Microsoft Killing OneNote Desktop App for Office 2019
- By Kurt Mackie
- April 19, 2018
It's the end of the road for Microsoft's OneNote desktop application, as Microsoft plans to cease development on the product beyond the current OneNote 2016 version.
Microsoft plans to support OneNote 2016 throughout the lifecycle of Office 2016, which means it'll get updates and security patches until Oct. 14, 2025. After that date, though, it'll be an unsupported and potentially insecure product, according to an announcement Wednesday.
Instead, Microsoft is focusing its development efforts on the OneNote App for Windows 10. The switchover to the OneNote App for Windows 10 will formally take place when Microsoft releases Office 2019, according to the announcement. Microsoft has previously suggested that Office 2019, its next perpetual-license Office product, will be commercially released in the second half of this year.
However, for new users of Office 365, the switchover to the OneNote App for Windows 10 is already happening. Both new Office 365 users and future Office 2019 users will get the OneNote App for Windows 10 by default on any new installation of the productivity suite. With such new installs, the desktop OneNote version won't be there.
On the other hand, nothing will change for existing Office users who have the OneNote 2016 desktop application installed, provided that they've used it. However, if Microsoft's telemetry indicates that the OneNote 2016 desktop application hasn't been used, then it'll disappear on a future Office 365 update. It'll also disappear under that circumstance when Office 2019 gets installed. They'll get the OneNote App for Windows 10 instead.
Lack of Feature Parity
Microsoft touted the OneNote App for Windows 10 because it's frequently updated with new features. Coming this summer will be the ability to insert and search for tags. An example might be tagging some saved portion of text as being "Important." Another feature will let end users preview Office files that get saved using the OneNote App for Windows 10. There also will be improved content syncing between devices.
Microsoft freely admits that the OneNote App for Windows 10 still lacks some features that are currently available in the OneNote 2016 desktop application. Microsoft is adding some of them, but it urged users to give feedback on any missing features that are important for them to see in the updated OneNote App for Windows 10.
Reader comments in reaction to Microsoft's announcement weren't very positive about the switch. In particular, many pointed out that they need to save OneNote notebook files in their local offline storage. For instance, a lawyer indicated that he can't save files to a public cloud-based storage service, and a government worker made the same claim.
Offline storage, though, is just not a capability that the OneNote App for Windows 10 will get, despite user pleadings to add it. Storage for notebook files using the OneNote App for Windows 10 happens on OneDrive, which is Microsoft's public cloud-based storage service. These files also are locally cached, which permits offline access to them.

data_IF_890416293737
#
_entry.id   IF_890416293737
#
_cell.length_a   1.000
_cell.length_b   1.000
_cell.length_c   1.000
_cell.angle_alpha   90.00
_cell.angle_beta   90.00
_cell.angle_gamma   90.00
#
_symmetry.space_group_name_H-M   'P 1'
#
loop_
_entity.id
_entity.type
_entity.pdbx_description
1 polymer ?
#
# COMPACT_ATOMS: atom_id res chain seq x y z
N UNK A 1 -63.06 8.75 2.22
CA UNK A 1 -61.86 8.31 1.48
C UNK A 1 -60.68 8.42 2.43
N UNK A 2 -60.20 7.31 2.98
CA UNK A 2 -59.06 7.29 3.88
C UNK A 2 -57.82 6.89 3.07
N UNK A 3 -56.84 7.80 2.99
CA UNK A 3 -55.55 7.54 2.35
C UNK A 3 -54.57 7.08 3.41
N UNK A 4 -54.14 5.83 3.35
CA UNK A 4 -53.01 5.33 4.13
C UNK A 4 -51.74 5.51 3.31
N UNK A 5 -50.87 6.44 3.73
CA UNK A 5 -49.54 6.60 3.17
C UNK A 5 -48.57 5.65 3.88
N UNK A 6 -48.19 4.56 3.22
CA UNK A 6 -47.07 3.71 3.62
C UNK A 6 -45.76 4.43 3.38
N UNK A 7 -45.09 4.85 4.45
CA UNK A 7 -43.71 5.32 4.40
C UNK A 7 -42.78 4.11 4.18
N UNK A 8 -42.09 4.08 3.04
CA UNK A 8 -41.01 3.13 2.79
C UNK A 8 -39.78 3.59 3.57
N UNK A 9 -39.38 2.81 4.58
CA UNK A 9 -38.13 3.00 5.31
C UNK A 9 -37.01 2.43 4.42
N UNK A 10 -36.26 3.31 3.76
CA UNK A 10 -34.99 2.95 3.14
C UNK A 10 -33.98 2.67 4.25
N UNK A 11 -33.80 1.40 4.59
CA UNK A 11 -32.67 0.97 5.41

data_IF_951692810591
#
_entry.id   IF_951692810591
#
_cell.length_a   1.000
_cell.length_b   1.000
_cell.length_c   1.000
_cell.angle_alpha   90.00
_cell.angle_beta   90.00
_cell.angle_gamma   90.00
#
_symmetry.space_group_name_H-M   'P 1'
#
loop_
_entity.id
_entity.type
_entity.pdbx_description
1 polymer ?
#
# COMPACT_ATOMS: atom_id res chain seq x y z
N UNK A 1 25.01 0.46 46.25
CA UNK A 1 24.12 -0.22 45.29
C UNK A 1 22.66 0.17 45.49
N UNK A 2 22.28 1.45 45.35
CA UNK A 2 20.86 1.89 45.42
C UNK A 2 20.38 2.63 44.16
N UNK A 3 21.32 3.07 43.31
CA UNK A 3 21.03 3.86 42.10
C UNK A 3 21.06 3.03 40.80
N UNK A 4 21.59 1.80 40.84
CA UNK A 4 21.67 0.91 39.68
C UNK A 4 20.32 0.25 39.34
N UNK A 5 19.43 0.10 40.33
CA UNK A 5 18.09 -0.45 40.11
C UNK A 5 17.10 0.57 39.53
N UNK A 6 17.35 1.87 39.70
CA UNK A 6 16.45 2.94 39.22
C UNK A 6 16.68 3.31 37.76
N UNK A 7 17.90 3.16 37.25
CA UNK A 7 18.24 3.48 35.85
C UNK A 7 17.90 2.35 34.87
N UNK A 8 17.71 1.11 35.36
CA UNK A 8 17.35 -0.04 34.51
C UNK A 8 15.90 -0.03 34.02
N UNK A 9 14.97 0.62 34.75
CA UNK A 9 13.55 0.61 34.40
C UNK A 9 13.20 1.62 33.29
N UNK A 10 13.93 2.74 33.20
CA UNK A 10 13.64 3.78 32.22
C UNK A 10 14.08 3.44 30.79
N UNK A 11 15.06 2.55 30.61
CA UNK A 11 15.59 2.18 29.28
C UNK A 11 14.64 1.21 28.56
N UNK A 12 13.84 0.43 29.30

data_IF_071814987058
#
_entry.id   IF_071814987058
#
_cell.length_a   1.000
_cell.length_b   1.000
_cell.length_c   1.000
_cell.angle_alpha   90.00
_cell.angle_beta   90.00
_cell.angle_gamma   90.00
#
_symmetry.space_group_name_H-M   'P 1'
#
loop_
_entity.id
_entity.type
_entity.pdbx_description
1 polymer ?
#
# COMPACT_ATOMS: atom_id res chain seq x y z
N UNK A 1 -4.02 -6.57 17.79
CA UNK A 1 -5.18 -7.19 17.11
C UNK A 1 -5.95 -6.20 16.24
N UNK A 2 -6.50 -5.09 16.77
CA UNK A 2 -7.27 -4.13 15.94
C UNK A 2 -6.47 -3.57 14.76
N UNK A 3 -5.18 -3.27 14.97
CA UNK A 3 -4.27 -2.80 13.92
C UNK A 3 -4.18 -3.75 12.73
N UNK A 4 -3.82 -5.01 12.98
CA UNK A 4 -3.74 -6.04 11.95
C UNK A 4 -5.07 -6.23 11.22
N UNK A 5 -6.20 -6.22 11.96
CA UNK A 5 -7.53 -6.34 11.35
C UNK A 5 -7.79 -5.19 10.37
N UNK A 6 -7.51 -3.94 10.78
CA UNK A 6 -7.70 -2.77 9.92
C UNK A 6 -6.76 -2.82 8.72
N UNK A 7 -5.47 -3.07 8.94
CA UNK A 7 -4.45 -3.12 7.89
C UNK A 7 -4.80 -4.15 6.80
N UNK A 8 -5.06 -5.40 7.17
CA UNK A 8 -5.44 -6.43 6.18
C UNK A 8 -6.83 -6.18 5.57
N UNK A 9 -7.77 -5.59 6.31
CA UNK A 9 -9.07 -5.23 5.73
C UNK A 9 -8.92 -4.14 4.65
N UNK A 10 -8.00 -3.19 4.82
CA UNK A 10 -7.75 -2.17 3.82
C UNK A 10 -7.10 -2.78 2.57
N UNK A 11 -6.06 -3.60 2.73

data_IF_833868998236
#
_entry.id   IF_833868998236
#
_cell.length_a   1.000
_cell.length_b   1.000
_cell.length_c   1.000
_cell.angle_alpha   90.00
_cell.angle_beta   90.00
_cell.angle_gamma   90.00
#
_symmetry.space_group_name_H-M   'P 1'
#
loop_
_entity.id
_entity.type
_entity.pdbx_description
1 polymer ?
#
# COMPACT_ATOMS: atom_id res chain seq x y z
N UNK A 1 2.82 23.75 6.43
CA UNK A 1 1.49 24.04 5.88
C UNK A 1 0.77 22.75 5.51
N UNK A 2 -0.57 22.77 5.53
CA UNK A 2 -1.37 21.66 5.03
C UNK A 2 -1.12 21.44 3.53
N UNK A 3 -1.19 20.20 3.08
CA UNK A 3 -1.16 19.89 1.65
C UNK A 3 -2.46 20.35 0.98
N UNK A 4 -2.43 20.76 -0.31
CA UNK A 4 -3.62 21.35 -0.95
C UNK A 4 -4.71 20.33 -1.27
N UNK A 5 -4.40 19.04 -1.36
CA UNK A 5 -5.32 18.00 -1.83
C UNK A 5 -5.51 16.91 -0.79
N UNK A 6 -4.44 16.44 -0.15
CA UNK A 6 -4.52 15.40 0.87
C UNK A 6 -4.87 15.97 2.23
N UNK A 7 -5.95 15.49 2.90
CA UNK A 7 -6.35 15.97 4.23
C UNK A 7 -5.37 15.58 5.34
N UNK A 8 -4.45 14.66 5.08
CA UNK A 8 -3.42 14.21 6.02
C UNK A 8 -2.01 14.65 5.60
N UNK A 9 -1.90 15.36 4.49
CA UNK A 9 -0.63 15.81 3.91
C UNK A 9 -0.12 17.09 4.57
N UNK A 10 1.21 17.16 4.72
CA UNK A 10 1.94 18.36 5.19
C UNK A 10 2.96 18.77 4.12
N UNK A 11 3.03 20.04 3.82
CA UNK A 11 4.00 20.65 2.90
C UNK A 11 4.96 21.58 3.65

Since the files are locally cached, it would seem that local storage might be a feature that Microsoft could add. However, the company isn't budging on that point, as explained in a Microsoft FAQ document:
In the latest versions of OneNote -- specifically, our apps on Windows 10, Mac, iOS, Android, and OneNote Online -- your notebooks are stored in the cloud so you can access them from anywhere. Notebooks stored only on your hard drive or a file share (called local notebooks) are not supported.
The FAQ added that Microsoft "respects" that some people don't want any of their data stored in the "cloud" (which is another word for Microsoft's datacenters). It's just too bad, though. Those users will just have to find some other application down the line to store their notes, according to the FAQ:
We know that this means some of you might look for other solutions, and we understand. We have an open file format that other note-taking apps and developers can use to export notes from OneNote.
New Office 365 or Office 2019 users will still have the option to install the OneNote 2016 desktop app. It will work side-by-side without conflict with the OneNote App for Windows 10 product. Microsoft plans to tell users how to optionally install the OneNote 2016 desktop application in some future communication, according to the FAQ.
Note for IT Pros
The FAQ included a note for IT pros. The OneNote App for Windows 10 is included with all Windows 10 installations. It's managed and updated via the Microsoft Store, and so end users will need to have access to the Microsoft Store App. Alternatively, instead of giving them such access, the OneNote App for Windows 10 can be added to the Microsoft Store for Business or the Microsoft Store for Education.
It'll be possible for IT pros to add back the OneNote 2016 desktop application during an installation of Office. It's done using "a config file or configuration manager," according to the FAQ. Microsoft plans to provide instructions "soon" on how to add it.
Kurt Mackie is senior news producer for the 1105 Enterprise Computing Group.